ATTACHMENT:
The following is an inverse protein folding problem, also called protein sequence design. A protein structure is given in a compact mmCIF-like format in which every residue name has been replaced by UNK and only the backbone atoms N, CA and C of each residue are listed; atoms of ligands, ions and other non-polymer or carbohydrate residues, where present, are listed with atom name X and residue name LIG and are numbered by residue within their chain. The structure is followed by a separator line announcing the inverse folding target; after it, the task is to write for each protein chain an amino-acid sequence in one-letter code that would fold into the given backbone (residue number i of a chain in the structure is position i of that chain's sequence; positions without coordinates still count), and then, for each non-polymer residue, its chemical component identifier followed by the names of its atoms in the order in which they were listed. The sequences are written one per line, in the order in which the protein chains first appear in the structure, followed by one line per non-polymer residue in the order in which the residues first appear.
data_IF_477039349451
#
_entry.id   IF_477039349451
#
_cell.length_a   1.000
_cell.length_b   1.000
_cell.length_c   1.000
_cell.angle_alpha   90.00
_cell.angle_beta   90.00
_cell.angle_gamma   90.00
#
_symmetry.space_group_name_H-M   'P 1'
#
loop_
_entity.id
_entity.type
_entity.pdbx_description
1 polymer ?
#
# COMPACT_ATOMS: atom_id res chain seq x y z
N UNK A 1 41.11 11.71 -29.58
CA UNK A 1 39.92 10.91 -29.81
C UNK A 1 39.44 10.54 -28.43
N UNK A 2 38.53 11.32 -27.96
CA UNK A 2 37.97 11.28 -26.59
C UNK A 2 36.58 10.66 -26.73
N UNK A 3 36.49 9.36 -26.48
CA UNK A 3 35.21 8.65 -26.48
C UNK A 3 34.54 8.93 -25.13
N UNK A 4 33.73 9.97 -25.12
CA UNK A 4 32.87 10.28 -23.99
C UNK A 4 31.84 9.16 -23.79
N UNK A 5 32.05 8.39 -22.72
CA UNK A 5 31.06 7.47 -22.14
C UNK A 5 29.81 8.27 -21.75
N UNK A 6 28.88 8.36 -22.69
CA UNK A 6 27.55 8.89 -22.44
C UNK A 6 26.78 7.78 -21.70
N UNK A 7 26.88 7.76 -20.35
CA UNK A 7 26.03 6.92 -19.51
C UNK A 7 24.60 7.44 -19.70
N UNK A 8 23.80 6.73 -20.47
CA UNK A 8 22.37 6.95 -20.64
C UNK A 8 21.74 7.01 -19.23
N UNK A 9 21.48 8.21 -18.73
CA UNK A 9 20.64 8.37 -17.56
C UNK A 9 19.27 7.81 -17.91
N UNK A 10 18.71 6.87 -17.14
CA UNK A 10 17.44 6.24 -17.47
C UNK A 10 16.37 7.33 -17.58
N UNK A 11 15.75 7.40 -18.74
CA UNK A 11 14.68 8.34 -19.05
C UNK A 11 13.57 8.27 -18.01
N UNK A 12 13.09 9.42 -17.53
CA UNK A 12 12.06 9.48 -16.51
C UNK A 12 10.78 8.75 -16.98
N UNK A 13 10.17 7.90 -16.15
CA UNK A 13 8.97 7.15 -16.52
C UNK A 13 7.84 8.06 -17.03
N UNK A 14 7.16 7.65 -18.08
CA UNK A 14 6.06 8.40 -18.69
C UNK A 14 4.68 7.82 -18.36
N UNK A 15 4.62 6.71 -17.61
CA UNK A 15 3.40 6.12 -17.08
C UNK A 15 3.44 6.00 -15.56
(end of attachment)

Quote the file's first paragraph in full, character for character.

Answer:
The following is an inverse protein folding problem, also called protein sequence design. A protein structure is given in a compact mmCIF-like format in which every residue name has been replaced by UNK and only the backbone atoms N, CA and C of each residue are listed; atoms of ligands, ions and other non-polymer or carbohydrate residues, where present, are listed with atom name X and residue name LIG and are numbered by residue within their chain. The structure is followed by a separator line announcing the inverse folding target; after it, the task is to write for each protein chain an amino-acid sequence in one-letter code that would fold into the given backbone (residue number i of a chain in the structure is position i of that chain's sequence; positions without coordinates still count), and then, for each non-polymer residue, its chemical component identifier followed by the names of its atoms in the order in which they were listed. The sequences are written one per line, in the order in which the protein chains first appear in the structure, followed by one line per non-polymer residue in the order in which the residues first appear.